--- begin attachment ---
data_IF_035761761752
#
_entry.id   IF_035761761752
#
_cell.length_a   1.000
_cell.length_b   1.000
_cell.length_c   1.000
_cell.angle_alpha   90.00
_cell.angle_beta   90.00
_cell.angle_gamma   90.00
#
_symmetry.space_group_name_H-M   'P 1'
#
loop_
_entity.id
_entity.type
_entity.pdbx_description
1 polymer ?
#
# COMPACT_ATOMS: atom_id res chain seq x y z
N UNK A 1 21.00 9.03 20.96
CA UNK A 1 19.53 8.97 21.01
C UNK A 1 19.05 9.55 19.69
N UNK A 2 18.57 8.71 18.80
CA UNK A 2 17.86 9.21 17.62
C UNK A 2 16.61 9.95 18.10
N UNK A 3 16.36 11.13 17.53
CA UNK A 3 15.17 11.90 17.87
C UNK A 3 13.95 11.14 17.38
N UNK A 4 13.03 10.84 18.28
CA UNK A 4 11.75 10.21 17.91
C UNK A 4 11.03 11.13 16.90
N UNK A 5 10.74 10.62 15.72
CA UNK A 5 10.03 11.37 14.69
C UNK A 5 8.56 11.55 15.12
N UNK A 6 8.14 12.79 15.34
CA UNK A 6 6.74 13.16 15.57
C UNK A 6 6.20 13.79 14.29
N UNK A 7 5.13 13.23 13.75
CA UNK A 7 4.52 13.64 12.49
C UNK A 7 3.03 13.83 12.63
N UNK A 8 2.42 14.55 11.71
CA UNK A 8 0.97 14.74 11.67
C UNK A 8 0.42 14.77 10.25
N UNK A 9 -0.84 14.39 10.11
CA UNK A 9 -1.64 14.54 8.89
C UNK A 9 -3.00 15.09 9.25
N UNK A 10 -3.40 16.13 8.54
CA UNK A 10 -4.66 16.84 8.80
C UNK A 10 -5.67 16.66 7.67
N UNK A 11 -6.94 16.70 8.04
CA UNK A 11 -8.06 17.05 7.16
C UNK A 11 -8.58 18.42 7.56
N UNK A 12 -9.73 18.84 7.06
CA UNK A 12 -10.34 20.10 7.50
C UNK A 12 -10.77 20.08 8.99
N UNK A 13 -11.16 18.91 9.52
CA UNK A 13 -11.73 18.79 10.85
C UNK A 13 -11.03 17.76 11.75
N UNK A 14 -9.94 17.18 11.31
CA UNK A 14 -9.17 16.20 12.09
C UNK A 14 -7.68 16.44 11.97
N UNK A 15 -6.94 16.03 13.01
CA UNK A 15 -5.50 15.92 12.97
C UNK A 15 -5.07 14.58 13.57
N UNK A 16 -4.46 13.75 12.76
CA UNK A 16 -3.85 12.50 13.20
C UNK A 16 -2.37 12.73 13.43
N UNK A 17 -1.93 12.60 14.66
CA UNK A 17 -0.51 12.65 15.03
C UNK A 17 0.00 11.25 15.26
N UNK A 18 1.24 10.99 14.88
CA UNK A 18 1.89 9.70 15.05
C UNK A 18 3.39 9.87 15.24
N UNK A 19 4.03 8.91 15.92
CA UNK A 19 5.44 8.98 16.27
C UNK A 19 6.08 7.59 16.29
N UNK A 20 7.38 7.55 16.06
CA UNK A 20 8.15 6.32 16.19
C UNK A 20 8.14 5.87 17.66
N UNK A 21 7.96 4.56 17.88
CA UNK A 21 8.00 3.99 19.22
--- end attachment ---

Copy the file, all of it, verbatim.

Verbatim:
data_IF_035761761752
#
_entry.id   IF_035761761752
#
_cell.length_a   1.000
_cell.length_b   1.000
_cell.length_c   1.000
_cell.angle_alpha   90.00
_cell.angle_beta   90.00
_cell.angle_gamma   90.00
#
_symmetry.space_group_name_H-M   'P 1'
#
loop_
_entity.id
_entity.type
_entity.pdbx_description
1 polymer ?
#
# COMPACT_ATOMS: atom_id res chain seq x y z
N UNK A 1 21.00 9.03 20.96
CA UNK A 1 19.53 8.97 21.01
C UNK A 1 19.05 9.55 19.69
N UNK A 2 18.57 8.71 18.80
CA UNK A 2 17.86 9.21 17.62
C UNK A 2 16.61 9.95 18.10
N UNK A 3 16.36 11.13 17.53
CA UNK A 3 15.17 11.90 17.87
C UNK A 3 13.95 11.14 17.38
N UNK A 4 13.03 10.84 18.28
CA UNK A 4 11.75 10.21 17.91
C UNK A 4 11.03 11.13 16.90
N UNK A 5 10.74 10.62 15.72
CA UNK A 5 10.03 11.37 14.69
C UNK A 5 8.56 11.55 15.12
N UNK A 6 8.14 12.79 15.34
CA UNK A 6 6.74 13.16 15.57
C UNK A 6 6.20 13.79 14.29
N UNK A 7 5.13 13.23 13.75
CA UNK A 7 4.52 13.64 12.49
C UNK A 7 3.03 13.83 12.63
N UNK A 8 2.42 14.55 11.71
CA UNK A 8 0.97 14.74 11.67
C UNK A 8 0.42 14.77 10.25
N UNK A 9 -0.84 14.39 10.11
CA UNK A 9 -1.64 14.54 8.89
C UNK A 9 -3.00 15.09 9.25
N UNK A 10 -3.40 16.13 8.54
CA UNK A 10 -4.66 16.84 8.80
C UNK A 10 -5.67 16.66 7.67
N UNK A 11 -6.94 16.70 8.04
CA UNK A 11 -8.06 17.05 7.16
C UNK A 11 -8.58 18.42 7.56
N UNK A 12 -9.73 18.84 7.06
CA UNK A 12 -10.34 20.10 7.50
C UNK A 12 -10.77 20.08 8.99
N UNK A 13 -11.16 18.91 9.52
CA UNK A 13 -11.73 18.79 10.85
C UNK A 13 -11.03 17.76 11.75
N UNK A 14 -9.94 17.18 11.31
CA UNK A 14 -9.17 16.20 12.09
C UNK A 14 -7.68 16.44 11.97
N UNK A 15 -6.94 16.03 13.01
CA UNK A 15 -5.50 15.92 12.97
C UNK A 15 -5.07 14.58 13.57
N UNK A 16 -4.46 13.75 12.76
CA UNK A 16 -3.85 12.50 13.20
C UNK A 16 -2.37 12.73 13.43
N UNK A 17 -1.93 12.60 14.66
CA UNK A 17 -0.51 12.65 15.03
C UNK A 17 0.00 11.25 15.26
N UNK A 18 1.24 10.99 14.88
CA UNK A 18 1.89 9.70 15.05
C UNK A 18 3.39 9.87 15.24
N UNK A 19 4.03 8.91 15.92
CA UNK A 19 5.44 8.98 16.27
C UNK A 19 6.08 7.59 16.29
N UNK A 20 7.38 7.55 16.06
CA UNK A 20 8.15 6.32 16.19
C UNK A 20 8.14 5.87 17.66
N UNK A 21 7.96 4.56 17.88
CA UNK A 21 8.00 3.99 19.22